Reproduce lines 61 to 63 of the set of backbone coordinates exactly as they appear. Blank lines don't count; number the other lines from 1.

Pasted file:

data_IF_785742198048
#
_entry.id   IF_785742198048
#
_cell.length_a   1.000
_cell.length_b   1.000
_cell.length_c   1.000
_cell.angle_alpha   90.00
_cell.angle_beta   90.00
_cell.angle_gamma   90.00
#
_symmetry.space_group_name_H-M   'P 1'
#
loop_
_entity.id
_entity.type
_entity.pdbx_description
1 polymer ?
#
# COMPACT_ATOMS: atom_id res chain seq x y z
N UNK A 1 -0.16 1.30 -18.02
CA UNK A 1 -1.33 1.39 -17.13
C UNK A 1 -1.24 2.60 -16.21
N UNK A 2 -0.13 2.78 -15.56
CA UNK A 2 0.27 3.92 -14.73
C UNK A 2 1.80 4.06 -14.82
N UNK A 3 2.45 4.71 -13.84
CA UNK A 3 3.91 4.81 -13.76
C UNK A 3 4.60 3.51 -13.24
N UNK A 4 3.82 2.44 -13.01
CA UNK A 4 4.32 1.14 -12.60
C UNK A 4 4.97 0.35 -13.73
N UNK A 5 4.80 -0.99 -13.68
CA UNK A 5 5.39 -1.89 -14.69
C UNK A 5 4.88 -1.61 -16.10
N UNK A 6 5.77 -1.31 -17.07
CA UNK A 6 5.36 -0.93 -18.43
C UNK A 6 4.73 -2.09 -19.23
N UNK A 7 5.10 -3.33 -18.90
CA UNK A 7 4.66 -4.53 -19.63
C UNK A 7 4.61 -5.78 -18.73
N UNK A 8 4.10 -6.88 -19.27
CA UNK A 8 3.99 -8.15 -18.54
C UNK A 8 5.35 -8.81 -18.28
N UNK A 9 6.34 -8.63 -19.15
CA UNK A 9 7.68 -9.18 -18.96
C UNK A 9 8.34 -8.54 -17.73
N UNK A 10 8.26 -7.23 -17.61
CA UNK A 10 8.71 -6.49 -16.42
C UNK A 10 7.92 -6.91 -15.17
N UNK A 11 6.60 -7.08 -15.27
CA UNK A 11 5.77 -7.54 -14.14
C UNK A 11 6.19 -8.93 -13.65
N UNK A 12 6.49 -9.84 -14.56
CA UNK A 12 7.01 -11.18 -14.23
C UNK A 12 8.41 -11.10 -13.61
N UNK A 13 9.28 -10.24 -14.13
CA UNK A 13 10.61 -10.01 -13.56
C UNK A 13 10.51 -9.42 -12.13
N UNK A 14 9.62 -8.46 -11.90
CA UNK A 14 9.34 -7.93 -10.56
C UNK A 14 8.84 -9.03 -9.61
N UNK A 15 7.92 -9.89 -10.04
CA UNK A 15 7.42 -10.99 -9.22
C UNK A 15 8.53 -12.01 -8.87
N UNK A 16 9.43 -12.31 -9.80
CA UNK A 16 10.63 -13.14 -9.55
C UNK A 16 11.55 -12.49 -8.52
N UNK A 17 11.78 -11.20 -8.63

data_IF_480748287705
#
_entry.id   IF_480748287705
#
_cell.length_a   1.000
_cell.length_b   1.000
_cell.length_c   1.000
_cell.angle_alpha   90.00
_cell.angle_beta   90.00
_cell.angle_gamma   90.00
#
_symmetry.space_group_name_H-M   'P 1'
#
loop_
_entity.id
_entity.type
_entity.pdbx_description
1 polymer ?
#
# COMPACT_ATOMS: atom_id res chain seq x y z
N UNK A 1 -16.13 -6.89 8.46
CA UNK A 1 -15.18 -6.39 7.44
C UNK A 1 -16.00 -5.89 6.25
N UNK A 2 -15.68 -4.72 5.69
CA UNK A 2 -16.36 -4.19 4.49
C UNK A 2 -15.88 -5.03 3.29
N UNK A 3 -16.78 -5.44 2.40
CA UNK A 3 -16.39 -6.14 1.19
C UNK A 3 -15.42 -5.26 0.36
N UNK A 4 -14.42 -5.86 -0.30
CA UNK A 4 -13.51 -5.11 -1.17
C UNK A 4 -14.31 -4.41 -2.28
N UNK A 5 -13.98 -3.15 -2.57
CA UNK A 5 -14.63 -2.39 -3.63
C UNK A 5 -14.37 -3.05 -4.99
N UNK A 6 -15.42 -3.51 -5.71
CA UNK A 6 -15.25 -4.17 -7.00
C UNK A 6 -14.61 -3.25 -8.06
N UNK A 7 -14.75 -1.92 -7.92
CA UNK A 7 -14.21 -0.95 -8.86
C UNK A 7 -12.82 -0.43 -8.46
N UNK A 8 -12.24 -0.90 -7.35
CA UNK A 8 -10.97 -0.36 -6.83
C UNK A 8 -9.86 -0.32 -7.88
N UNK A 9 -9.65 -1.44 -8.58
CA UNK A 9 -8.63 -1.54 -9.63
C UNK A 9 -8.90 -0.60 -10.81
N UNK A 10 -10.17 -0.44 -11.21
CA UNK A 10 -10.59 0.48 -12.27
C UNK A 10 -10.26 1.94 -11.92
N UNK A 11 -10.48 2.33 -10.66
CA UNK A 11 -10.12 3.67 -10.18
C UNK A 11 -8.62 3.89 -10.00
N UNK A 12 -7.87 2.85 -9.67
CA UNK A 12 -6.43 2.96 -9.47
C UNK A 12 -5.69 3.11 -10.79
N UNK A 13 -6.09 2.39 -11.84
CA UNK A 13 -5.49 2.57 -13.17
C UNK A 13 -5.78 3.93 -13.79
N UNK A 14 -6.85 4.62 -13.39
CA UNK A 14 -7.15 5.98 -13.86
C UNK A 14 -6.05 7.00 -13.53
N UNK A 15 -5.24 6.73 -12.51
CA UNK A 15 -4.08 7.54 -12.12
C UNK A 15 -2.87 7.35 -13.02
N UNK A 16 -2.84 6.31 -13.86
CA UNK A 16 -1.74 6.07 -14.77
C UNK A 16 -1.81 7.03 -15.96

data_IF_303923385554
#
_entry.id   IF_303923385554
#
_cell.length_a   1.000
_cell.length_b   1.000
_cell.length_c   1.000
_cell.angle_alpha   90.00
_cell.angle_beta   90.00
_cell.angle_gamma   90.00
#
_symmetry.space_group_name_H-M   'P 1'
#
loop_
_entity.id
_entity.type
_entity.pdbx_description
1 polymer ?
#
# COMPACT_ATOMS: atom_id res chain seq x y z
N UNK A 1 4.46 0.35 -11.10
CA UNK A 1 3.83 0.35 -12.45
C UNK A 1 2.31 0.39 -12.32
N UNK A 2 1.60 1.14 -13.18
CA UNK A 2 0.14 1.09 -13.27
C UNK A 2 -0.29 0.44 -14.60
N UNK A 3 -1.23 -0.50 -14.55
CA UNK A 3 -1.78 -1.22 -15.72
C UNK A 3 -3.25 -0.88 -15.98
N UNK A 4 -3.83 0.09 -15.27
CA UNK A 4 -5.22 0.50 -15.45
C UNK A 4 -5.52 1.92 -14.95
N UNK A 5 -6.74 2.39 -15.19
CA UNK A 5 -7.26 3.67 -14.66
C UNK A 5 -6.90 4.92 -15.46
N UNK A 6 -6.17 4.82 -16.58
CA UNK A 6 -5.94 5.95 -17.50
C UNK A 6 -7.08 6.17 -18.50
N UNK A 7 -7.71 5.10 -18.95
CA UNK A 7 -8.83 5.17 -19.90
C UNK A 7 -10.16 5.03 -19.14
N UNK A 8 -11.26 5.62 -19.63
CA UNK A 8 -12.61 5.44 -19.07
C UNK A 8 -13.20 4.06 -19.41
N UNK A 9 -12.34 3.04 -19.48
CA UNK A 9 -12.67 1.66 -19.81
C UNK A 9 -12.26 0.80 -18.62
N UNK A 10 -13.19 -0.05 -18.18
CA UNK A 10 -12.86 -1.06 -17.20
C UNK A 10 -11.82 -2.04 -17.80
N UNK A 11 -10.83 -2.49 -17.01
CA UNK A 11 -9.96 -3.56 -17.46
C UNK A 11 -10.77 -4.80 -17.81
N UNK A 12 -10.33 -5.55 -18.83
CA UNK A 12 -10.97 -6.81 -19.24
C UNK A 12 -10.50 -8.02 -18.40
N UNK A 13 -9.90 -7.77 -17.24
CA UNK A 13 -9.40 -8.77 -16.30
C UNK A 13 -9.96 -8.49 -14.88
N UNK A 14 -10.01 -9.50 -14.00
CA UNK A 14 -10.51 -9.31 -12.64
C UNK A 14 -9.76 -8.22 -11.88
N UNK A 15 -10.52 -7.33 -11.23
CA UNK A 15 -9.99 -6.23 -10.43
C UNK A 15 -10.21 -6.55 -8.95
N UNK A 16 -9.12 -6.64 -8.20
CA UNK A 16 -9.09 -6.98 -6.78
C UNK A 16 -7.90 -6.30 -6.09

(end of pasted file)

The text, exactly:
CA UNK A 14 9.34 -7.93 -10.56
C UNK A 14 8.84 -9.03 -9.61
N UNK A 15 7.92 -9.89 -10.04